The United States is currently the world leader in geothermal electricity generation with over 3.5 GW of installed geothermal capacity as of 2022. The top states for geothermal power are California, Nevada, Utah, Hawaii, and Idaho. In total, geothermal energy provides about 0.4% of total U.S. electricity generation.

Geothermal power plants produce minimal emissions, as the steam used to power turbines comes directly from the earth. According to the Department of Energy, geothermal plants emit on average less than 5% of the carbon dioxide emissions of a fossil fuel plant. The plants require almost no water for cooling, unlike many other types of power plants.

However, geothermal sites can release trace amounts of toxic chemicals present naturally underground, including hydrogen sulfide, ammonia, arsenic, and boron. Proper containment and emission control systems at plants can minimize this risk. There is also a small chance of induced seismicity from injecting wastewater underground.

Residential Uses

Geothermal heat pumps have been used for residential heating and cooling in the United States since the late 1940s. The first modern geothermal heat pump was installed in an office building in Portland, Oregon in 1946 by J.D. Krocker (source: https://www.energy.gov/energysaver/choosing-and-installing-geothermal-heat-pump-system). Geothermal heat pumps work by transferring heat between the relatively constant temperatures underground and buildings. During winter, the pumps transfer heat from the ground into the building for space heating. In summer, the process is reversed as heat is extracted from the building and transferred into the ground (source: https://www.energy.gov/energysaver/geothermal-heat-pumps).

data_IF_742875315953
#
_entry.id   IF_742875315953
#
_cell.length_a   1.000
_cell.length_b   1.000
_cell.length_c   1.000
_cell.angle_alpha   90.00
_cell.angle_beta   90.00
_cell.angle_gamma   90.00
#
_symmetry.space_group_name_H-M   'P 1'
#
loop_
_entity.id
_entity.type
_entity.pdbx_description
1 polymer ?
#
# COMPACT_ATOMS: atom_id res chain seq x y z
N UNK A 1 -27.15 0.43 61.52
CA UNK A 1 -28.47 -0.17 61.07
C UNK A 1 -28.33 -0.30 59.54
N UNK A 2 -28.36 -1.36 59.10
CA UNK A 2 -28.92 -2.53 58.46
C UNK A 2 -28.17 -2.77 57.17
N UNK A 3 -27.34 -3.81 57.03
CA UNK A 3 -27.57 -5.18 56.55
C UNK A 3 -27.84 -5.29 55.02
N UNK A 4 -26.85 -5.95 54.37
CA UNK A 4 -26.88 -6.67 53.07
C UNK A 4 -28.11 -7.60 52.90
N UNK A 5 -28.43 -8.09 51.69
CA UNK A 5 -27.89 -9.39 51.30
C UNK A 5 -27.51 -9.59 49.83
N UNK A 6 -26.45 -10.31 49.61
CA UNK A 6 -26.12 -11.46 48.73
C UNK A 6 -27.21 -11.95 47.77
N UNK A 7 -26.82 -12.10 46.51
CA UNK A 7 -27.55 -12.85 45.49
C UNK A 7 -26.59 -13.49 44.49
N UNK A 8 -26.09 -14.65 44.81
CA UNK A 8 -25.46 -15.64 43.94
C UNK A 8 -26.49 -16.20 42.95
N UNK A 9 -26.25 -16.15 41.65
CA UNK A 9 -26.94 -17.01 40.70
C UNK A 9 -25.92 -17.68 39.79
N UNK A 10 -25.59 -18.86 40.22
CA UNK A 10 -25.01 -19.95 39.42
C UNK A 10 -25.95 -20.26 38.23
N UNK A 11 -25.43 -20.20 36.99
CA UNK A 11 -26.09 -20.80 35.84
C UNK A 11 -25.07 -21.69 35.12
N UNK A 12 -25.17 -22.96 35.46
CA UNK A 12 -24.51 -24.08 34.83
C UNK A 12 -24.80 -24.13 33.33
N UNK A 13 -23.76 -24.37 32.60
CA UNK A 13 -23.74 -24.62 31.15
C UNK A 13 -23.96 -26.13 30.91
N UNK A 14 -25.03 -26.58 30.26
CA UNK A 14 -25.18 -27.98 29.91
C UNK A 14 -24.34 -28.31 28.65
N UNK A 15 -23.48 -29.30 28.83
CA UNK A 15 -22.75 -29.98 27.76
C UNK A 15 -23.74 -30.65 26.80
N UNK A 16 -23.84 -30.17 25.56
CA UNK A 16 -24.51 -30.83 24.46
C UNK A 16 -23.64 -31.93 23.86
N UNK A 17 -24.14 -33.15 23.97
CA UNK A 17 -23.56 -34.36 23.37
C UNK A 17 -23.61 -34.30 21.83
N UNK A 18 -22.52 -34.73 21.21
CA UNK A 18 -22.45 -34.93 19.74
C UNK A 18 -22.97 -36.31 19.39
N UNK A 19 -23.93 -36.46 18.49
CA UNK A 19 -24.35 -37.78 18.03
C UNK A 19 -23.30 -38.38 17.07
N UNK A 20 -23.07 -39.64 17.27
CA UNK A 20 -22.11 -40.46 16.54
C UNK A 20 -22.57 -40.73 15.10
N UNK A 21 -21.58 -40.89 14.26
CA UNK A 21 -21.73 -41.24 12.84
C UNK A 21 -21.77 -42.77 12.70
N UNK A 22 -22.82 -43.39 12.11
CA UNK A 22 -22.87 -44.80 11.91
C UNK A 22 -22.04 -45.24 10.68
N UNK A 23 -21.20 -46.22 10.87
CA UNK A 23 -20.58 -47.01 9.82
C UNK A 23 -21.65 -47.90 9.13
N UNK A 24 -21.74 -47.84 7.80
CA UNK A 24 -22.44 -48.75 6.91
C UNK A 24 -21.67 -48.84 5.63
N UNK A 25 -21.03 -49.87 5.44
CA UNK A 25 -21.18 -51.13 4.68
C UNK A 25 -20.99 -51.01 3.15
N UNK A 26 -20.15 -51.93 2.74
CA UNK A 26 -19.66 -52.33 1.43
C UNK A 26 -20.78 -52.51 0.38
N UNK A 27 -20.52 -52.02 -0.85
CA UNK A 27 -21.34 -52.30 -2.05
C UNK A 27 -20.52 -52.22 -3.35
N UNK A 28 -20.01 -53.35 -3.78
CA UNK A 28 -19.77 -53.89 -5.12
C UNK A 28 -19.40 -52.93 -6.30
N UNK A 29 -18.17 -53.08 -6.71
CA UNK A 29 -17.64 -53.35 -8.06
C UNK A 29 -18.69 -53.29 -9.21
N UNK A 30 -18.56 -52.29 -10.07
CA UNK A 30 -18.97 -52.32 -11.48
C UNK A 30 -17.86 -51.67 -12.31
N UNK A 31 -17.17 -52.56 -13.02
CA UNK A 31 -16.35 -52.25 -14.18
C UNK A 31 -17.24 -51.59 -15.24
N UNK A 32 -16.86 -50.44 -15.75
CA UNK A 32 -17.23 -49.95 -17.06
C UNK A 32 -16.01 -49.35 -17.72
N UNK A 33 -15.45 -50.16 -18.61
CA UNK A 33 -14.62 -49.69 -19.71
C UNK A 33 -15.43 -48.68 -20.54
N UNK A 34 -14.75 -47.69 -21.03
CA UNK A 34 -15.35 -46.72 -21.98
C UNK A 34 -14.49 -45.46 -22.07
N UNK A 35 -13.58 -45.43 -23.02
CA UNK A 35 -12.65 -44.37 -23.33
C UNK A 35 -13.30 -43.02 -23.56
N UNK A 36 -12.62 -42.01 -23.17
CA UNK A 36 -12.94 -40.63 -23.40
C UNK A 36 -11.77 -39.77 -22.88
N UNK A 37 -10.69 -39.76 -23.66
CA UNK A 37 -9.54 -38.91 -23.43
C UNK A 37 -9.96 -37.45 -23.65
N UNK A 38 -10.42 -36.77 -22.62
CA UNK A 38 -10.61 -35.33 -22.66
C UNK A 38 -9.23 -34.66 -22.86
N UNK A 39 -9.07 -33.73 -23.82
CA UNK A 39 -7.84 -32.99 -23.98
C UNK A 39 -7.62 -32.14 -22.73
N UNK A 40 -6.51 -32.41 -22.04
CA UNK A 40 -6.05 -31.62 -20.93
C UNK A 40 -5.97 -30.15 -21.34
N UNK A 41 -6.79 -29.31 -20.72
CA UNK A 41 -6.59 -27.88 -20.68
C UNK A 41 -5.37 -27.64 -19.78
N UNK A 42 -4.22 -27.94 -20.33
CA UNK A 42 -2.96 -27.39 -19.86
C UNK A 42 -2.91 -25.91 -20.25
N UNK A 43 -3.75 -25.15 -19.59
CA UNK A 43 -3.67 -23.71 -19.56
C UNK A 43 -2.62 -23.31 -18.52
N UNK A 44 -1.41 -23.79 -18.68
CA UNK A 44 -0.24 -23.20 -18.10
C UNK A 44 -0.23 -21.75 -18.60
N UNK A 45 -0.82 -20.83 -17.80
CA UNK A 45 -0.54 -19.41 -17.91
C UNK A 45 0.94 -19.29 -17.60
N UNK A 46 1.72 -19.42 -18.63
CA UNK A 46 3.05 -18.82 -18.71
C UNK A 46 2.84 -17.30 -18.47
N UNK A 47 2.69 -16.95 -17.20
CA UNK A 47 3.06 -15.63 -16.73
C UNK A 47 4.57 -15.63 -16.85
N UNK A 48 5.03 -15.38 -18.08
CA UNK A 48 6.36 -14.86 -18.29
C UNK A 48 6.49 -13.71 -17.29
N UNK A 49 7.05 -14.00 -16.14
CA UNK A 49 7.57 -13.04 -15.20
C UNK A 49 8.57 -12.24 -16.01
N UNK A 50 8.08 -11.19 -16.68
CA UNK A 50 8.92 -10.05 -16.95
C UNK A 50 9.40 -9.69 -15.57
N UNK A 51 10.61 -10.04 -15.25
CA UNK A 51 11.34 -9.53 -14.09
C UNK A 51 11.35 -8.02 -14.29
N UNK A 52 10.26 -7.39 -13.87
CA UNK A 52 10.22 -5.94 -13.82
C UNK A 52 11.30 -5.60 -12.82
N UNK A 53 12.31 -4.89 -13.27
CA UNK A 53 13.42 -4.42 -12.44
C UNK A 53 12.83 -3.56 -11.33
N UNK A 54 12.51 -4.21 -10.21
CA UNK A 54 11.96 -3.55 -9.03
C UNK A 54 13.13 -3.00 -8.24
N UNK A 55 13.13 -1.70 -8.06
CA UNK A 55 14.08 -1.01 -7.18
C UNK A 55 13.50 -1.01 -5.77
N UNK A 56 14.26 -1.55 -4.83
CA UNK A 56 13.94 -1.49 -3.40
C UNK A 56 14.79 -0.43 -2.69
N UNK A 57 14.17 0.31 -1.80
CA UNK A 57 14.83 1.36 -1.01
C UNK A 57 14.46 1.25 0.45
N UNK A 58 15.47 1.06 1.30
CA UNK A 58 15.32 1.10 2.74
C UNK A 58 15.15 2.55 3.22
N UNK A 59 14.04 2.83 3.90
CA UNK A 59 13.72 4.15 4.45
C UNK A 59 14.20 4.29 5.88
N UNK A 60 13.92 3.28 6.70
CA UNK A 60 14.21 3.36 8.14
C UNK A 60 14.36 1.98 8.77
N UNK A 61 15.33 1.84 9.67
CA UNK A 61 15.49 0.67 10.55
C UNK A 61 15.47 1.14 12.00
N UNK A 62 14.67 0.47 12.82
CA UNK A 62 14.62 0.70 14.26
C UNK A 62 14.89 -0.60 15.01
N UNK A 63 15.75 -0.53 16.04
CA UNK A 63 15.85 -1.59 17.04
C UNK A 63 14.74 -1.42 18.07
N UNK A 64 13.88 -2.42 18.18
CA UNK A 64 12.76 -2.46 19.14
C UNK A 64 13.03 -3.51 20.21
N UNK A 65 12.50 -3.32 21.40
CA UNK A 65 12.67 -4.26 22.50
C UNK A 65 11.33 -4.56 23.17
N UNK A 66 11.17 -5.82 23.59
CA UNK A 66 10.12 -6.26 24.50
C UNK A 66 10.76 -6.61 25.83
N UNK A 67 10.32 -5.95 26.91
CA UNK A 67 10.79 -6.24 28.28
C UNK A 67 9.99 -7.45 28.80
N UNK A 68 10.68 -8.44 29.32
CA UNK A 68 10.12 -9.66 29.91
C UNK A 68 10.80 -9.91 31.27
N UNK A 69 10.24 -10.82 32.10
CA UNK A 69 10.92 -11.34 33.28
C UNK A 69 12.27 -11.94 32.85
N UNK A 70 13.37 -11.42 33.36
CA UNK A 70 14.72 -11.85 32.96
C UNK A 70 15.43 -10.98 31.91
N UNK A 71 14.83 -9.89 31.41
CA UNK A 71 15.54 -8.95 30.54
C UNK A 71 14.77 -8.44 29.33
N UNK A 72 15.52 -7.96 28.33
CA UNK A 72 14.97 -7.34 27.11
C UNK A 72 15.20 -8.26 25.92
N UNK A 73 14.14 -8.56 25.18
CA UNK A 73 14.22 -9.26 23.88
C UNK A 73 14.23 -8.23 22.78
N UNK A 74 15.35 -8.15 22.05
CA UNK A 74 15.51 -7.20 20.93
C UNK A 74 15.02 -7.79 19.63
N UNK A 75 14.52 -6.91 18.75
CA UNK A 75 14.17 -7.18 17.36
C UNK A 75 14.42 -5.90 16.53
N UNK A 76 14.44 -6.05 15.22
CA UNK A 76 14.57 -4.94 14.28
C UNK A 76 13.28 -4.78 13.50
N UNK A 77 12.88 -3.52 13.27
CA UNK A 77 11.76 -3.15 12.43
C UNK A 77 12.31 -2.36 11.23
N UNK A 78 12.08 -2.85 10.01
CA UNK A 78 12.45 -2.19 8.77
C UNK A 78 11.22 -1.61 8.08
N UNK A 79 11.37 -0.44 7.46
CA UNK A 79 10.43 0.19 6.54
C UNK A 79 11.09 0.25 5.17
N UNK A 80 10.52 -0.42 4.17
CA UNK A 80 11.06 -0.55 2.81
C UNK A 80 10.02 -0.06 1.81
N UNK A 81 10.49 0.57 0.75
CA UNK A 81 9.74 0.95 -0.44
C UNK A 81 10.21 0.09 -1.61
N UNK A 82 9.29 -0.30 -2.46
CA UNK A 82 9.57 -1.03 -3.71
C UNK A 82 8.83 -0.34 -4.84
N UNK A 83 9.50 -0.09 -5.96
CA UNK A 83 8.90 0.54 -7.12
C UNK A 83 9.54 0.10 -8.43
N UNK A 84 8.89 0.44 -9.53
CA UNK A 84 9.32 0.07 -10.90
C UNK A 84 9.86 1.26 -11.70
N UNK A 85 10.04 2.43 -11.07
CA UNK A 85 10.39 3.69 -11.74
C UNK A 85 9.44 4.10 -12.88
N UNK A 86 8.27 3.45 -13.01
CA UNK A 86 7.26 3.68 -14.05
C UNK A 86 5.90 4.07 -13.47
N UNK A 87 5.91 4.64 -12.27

Geothermal heat pumps provide homeowners with an efficient and environmentally-friendly way to heat and cool their houses. The pumps use 25-50% less electricity than conventional heating and cooling systems. Geothermal systems also last over twice as long as air source heat pumps (source: https://www.energy.gov/energysaver/choosing-and-installing-geothermal-heat-pump-system). Though geothermal systems are more expensive to install upfront, homeowners can recoup costs through energy savings in 5-10 years. The U.S. Department of Energy estimates geothermal heat pumps can save homeowners 30-70% on heating costs and 20-50% on cooling costs compared to conventional systems.